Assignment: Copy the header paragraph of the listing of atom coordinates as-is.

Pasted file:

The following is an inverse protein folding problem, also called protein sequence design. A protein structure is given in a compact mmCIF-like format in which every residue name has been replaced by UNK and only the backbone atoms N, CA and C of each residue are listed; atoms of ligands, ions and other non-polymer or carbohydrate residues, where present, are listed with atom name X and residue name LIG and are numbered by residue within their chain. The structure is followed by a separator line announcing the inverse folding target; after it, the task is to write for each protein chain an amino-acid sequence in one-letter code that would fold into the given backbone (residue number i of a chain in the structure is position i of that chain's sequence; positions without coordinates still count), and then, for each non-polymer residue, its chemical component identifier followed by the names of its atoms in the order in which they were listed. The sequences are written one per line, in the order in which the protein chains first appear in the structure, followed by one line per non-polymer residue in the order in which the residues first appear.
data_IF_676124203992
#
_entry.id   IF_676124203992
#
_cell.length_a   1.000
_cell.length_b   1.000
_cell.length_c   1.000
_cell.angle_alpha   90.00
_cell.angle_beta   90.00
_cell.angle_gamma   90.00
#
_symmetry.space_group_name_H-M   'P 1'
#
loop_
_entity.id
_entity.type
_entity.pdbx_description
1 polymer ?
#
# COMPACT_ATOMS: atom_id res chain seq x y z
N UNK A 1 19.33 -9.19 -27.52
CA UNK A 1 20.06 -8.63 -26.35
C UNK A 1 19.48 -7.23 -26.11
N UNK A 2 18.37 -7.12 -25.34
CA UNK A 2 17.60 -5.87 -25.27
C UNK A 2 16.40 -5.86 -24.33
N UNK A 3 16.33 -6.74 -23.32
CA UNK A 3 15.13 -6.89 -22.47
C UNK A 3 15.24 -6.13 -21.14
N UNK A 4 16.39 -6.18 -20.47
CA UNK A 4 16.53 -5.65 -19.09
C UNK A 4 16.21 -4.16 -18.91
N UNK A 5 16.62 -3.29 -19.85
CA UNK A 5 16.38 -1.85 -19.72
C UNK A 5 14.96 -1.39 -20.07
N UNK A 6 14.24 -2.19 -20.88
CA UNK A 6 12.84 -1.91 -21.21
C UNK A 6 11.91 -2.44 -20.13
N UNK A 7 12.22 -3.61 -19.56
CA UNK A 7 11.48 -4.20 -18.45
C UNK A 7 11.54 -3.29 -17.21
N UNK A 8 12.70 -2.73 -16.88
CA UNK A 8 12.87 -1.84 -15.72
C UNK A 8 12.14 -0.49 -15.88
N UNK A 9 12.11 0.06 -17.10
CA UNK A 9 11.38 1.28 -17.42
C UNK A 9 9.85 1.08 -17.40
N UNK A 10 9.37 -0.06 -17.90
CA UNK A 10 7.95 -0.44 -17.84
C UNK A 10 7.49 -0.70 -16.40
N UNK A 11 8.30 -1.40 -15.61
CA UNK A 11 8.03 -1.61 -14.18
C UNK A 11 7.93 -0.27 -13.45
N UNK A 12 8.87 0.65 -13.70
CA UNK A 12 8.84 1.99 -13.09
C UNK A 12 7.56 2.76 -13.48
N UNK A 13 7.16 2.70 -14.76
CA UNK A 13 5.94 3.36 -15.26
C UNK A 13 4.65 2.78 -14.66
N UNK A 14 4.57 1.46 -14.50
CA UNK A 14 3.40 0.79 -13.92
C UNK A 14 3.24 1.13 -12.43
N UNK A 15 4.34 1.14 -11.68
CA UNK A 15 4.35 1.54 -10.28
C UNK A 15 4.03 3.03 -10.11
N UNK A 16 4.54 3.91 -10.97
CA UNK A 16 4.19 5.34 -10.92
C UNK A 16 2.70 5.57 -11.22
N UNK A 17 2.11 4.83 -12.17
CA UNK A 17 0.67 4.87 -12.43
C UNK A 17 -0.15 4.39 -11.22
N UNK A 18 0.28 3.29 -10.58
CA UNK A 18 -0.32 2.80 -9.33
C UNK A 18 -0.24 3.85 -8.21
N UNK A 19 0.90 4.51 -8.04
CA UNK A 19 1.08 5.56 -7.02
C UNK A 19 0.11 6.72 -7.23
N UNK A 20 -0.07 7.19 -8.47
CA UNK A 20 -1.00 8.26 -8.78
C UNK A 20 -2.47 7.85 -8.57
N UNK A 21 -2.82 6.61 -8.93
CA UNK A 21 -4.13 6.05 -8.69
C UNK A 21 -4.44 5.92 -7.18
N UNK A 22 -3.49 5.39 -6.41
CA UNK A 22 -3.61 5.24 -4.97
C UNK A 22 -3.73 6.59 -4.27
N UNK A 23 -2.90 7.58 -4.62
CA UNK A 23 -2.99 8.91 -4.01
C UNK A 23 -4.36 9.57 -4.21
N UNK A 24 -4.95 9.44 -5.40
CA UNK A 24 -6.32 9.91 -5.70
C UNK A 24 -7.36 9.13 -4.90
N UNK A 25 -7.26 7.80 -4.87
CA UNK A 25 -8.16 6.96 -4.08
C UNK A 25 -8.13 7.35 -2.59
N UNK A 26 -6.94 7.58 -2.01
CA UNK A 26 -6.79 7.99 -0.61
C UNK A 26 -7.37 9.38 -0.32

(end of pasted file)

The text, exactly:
The following is an inverse protein folding problem, also called protein sequence design. A protein structure is given in a compact mmCIF-like format in which every residue name has been replaced by UNK and only the backbone atoms N, CA and C of each residue are listed; atoms of ligands, ions and other non-polymer or carbohydrate residues, where present, are listed with atom name X and residue name LIG and are numbered by residue within their chain. The structure is followed by a separator line announcing the inverse folding target; after it, the task is to write for each protein chain an amino-acid sequence in one-letter code that would fold into the given backbone (residue number i of a chain in the structure is position i of that chain's sequence; positions without coordinates still count), and then, for each non-polymer residue, its chemical component identifier followed by the names of its atoms in the order in which they were listed. The sequences are written one per line, in the order in which the protein chains first appear in the structure, followed by one line per non-polymer residue in the order in which the residues first appear.